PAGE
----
Lecturer — Ph.D., Cornell University
- E-mail: firstname.lastname@example.org
- Office: PAR 18
- Campus Mail Code: B5000
Steve Pinkerton received his Ph.D. in English from Cornell University, where in 2012 he was awarded the Dean’s Prize for Distinguished Teaching. He is currently writing a book, “Blasphemous Modernism,” on the aesthetics and politics of religious transgression in modernist literature. His other writings on 20th-century literature and culture have appeared in Modernism/Modernity, Studies in the Novel, the Journal of Modern Literature, and the African American Review.
E 324 • Outlaw Prchrs & Profn Prophets
TTH 1230pm-200pm GAR 2.112
Instructor: Pinkerton, S
Unique #: 35710
Semester: Fall 2014
Flags: Cultural Diversity
Computer Instruction: No
Prerequisite: C L 315, E 603B, 316L (or 316K), 316M (or 316K), 316N (or 316K), or 316P (or 316K), or T C 603B.
For the flesh lusteth against the Spirit, and the Spirit against the flesh;
and these are contrary the one to the other. —Galatians 5:17
In an unfinished Ralph Ellison novel, the Reverend A. Z. Hickman—a Southern Protestant minister better known to his congregation as “God’s Trombone”—offers a striking reformulation of the supposedly “contrary” relationship between flesh and spirit. “The spirit is the flesh,” he explains, “just as the flesh is the spirit under the right conditions. They are bound together. At least nobody has yet been able to get at one without the other.” A former hard-living jazz musician, Ellison’s preacher takes his place among a cast of profanely sacred and prophetic characters who have helped many American writers to “get at” the peculiar problematics of flesh and spirit—and, in doing so, to articulate peculiarly American visions of democracy, capitalism, and racial and sexual politics. Suffused with both violent and heroic potential, such worldly preacher-prophets seem uniquely poised both to sow discord and to tame it, to deny community and to forge it. In this course we’ll attend closely to the literary functions of these and related figures, seeking to understand how the theological contradictions they embody—of spirit and flesh, sacred and profane—shape even the most “secular” aspects of U.S. culture.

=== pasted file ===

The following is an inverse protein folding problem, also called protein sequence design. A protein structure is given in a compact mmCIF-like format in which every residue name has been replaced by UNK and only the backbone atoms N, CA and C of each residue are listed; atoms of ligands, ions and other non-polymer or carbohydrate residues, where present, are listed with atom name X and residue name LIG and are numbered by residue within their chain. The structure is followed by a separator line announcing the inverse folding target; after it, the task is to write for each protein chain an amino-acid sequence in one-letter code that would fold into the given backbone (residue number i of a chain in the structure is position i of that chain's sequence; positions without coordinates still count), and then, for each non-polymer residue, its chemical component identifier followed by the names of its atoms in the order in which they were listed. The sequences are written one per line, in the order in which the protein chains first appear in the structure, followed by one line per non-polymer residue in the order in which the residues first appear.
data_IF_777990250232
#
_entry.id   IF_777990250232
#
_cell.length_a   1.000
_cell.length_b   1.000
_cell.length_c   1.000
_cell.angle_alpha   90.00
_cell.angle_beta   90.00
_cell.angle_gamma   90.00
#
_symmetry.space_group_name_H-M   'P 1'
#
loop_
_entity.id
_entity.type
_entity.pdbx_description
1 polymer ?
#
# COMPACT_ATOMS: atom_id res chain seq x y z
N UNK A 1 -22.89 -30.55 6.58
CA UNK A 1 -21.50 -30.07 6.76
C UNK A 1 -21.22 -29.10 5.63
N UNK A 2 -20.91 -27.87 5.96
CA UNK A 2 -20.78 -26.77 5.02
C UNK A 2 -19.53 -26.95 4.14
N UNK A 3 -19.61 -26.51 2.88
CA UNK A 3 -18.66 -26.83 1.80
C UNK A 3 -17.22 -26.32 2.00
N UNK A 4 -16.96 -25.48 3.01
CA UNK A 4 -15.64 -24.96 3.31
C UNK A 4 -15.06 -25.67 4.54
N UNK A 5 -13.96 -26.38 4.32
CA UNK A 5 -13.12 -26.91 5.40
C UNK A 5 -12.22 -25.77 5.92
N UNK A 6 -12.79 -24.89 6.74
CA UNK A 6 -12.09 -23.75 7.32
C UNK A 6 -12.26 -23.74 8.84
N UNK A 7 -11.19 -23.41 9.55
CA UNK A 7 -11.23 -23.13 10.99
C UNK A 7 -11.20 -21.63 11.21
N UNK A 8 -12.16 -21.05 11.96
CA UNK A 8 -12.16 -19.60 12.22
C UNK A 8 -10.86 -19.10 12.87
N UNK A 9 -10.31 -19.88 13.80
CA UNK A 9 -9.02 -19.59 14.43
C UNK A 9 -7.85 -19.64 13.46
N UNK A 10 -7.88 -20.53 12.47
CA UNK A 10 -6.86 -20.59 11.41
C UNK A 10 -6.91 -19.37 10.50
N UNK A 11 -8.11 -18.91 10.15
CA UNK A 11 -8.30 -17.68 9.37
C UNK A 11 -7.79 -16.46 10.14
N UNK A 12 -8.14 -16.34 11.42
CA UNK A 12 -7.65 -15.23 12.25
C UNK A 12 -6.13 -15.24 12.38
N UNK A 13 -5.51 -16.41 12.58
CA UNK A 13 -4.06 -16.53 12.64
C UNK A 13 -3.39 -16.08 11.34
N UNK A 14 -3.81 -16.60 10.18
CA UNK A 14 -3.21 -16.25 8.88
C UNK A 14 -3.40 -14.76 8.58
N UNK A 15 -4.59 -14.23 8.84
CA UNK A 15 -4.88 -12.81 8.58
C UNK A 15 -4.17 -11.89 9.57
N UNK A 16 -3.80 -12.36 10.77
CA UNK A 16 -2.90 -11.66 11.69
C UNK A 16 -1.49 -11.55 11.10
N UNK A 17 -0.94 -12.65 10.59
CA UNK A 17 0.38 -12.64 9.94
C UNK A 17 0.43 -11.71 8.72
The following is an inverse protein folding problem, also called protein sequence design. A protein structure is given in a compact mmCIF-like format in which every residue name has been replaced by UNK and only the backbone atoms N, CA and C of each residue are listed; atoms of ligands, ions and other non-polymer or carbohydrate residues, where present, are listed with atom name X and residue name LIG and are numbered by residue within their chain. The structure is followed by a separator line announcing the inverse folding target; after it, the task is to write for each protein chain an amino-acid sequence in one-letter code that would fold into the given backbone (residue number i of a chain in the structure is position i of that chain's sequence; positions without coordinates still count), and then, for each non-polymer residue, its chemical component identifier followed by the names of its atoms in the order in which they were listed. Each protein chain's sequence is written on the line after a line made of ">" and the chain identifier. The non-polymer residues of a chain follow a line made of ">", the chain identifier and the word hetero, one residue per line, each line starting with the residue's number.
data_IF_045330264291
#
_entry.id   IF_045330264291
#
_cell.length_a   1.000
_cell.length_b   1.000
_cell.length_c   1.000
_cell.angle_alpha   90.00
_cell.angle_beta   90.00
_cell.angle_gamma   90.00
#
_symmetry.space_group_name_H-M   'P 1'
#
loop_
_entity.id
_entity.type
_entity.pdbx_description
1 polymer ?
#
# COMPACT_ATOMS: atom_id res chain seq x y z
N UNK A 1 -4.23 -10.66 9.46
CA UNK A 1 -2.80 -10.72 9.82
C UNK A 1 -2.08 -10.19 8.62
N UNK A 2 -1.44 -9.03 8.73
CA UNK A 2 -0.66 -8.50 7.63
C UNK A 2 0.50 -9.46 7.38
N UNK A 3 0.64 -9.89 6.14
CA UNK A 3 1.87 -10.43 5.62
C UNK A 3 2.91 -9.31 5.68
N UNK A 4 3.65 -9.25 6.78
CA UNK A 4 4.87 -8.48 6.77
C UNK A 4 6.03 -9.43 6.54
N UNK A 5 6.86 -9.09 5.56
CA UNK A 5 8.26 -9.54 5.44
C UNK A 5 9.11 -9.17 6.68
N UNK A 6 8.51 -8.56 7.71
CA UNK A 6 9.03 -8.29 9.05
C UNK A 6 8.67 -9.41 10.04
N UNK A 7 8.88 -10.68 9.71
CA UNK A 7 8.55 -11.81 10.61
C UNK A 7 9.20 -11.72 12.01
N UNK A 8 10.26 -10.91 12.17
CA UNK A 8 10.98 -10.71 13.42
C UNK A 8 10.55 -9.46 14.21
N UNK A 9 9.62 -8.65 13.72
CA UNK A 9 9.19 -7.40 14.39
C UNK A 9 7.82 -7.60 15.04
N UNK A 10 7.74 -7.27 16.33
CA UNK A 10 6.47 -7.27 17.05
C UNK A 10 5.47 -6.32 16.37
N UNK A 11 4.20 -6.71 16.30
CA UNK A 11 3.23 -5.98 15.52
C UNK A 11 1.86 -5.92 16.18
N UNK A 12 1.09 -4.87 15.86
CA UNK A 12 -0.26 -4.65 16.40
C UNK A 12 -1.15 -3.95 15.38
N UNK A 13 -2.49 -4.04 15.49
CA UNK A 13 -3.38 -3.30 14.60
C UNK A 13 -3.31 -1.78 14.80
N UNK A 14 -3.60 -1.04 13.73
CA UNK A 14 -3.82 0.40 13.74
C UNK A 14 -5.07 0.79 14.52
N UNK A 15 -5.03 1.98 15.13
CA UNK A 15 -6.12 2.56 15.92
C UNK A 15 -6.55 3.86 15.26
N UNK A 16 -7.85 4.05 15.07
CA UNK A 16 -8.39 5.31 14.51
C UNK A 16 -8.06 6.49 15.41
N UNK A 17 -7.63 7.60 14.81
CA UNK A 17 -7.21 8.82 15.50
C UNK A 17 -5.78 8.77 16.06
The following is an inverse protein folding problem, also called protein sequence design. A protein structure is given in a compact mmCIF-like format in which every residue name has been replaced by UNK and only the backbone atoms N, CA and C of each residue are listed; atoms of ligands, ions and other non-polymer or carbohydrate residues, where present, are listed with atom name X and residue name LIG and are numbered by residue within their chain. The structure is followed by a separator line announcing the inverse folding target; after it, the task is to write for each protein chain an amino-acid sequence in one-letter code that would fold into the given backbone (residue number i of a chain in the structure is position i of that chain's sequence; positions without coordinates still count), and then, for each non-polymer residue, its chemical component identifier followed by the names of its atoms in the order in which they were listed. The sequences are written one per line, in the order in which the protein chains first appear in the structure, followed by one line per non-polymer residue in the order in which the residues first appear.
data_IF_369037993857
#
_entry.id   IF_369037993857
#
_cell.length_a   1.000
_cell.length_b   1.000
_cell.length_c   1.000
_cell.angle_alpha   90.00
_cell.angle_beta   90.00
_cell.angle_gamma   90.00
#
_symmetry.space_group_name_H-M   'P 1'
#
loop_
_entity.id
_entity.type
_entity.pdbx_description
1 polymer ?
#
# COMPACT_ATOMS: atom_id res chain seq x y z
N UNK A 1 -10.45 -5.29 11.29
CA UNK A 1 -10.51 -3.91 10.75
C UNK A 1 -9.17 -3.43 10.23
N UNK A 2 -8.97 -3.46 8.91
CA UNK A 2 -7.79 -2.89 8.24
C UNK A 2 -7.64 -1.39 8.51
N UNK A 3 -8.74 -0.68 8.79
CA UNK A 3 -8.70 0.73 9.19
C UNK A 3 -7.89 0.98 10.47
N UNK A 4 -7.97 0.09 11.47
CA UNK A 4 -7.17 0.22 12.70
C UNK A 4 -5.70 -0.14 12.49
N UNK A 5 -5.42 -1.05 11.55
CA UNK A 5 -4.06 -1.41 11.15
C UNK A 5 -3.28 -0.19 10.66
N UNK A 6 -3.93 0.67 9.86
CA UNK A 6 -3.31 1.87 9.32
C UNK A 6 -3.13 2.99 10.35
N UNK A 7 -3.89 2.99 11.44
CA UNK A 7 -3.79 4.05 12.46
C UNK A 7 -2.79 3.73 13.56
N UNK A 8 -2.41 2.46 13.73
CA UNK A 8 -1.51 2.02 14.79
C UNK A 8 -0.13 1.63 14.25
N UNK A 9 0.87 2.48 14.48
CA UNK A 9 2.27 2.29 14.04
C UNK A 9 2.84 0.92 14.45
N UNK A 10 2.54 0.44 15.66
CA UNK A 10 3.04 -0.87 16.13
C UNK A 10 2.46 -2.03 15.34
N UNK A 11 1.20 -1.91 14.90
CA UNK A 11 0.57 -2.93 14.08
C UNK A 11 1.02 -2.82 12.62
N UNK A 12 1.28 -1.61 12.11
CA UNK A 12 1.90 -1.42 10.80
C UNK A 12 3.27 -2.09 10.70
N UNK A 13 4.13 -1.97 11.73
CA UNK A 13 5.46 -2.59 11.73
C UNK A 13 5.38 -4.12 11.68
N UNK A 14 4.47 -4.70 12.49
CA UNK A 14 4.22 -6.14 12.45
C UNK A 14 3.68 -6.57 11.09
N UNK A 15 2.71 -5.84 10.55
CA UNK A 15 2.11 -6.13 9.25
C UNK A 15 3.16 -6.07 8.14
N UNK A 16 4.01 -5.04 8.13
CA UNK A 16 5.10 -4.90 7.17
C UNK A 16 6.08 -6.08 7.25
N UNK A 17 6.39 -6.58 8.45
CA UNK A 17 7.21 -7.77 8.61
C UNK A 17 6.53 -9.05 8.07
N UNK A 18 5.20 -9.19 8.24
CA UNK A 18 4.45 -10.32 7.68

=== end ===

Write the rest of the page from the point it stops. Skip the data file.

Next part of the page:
Likely Texts: WilliamFaulkner, Light in August; Nathanael West, Miss Lonelyhearts; Djuna Barnes, Nightwood; Flannery O’Connor, Wise Blood and/or The Violent Bear It Away; Ralph Ellison, Juneteenth; Cormac McCarthy, Blood Meridian; Toni Morrison, Paradise.
Requirements and Grading: Participation (25%), including in-class discussions, weekly online discussion-board posts, and one mandatory conference; two reading-response papers (15% each) and one revision (15%); a final essay of 7–8 pages (30%).
E 349S • Ralph Ellison
MWF 1200pm-100pm PAR 105
Instructor: Pinkerton, S
Unique #: 36025
Semester: Spring 2014
Prerequisites: Six semester hours of upper-division coursework in English.
Description: Ralph Ellison is best known as the author of Invisible Man, a novel that won the 1952 National Book Award over such notable finalists as Steinbeck’s East of Eden and Hemingway’s The Old Man and the Sea. Yet Ellison’s impact on American culture is hardly limited to this one novel. In fact, much of his finest and most influential writing can be found in his wide-ranging essays on topics such as literature, film, politics, and jazz. In this course we will read many of these essays alongside Invisible Man, selected short stories, and generous portions of Ellison’s hugely ambitious but never-completed second novel. We will also read brief works byfiction writers who influenced Ellison (Dostoevsky, Melville, Faulkner) as well as by other writers who provide important contexts for understanding Ellison’s art and ideas—from Booker T. Washington and W. E. B. Du Bois to Nella Larsen, Richard Wright, Irving Howe, Stanley Edgar Hyman, and Norman Mailer. Finally, we will consider the relevance of reading Ellison today, asking how the author’s imaginative explorations of American and African American cultures speak to our present racial, political, and literary landscapes.